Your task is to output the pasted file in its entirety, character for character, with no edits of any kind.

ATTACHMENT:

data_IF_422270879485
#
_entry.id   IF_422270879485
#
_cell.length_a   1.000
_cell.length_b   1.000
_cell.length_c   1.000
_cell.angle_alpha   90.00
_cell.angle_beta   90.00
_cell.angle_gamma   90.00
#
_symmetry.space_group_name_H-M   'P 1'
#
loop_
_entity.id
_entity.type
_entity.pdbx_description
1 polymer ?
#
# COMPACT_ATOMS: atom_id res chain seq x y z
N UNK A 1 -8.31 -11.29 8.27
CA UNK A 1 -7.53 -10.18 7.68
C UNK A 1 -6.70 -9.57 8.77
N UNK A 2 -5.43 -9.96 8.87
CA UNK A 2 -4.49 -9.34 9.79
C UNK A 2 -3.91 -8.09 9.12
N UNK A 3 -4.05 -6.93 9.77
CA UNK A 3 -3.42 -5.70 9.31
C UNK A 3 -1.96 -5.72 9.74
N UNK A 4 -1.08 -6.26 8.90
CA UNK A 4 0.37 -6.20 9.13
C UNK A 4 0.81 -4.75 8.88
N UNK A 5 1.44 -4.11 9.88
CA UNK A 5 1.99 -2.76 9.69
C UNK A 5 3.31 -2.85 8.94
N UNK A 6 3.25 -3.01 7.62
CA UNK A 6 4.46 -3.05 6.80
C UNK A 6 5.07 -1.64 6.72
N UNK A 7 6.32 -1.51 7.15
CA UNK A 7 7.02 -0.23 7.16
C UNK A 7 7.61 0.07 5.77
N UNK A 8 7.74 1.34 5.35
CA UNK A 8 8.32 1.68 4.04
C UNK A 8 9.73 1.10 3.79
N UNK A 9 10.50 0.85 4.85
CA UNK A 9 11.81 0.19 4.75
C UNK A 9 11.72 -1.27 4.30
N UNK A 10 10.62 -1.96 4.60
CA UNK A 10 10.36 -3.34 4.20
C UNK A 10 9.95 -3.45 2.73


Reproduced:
data_IF_422270879485
#
_entry.id   IF_422270879485
#
_cell.length_a   1.000
_cell.length_b   1.000
_cell.length_c   1.000
_cell.angle_alpha   90.00
_cell.angle_beta   90.00
_cell.angle_gamma   90.00
#
_symmetry.space_group_name_H-M   'P 1'
#
loop_
_entity.id
_entity.type
_entity.pdbx_description
1 polymer ?
#
# COMPACT_ATOMS: atom_id res chain seq x y z
N UNK A 1 -8.31 -11.29 8.27
CA UNK A 1 -7.53 -10.18 7.68
C UNK A 1 -6.70 -9.57 8.77
N UNK A 2 -5.43 -9.96 8.87
CA UNK A 2 -4.49 -9.34 9.79
C UNK A 2 -3.91 -8.09 9.12
N UNK A 3 -4.05 -6.93 9.77
CA UNK A 3 -3.42 -5.70 9.31
C UNK A 3 -1.96 -5.72 9.74
N UNK A 4 -1.08 -6.26 8.90
CA UNK A 4 0.37 -6.20 9.13
C UNK A 4 0.81 -4.75 8.88
N UNK A 5 1.44 -4.11 9.88
CA UNK A 5 1.99 -2.76 9.69
C UNK A 5 3.31 -2.85 8.94
N UNK A 6 3.25 -3.01 7.62
CA UNK A 6 4.46 -3.05 6.80
C UNK A 6 5.07 -1.64 6.72
N UNK A 7 6.32 -1.51 7.15
CA UNK A 7 7.02 -0.23 7.16
C UNK A 7 7.61 0.07 5.77
N UNK A 8 7.74 1.34 5.35
CA UNK A 8 8.32 1.68 4.04
C UNK A 8 9.73 1.10 3.79
N UNK A 9 10.50 0.85 4.85
CA UNK A 9 11.81 0.19 4.75
C UNK A 9 11.72 -1.27 4.30
N UNK A 10 10.62 -1.96 4.60
CA UNK A 10 10.36 -3.34 4.20
C UNK A 10 9.95 -3.45 2.73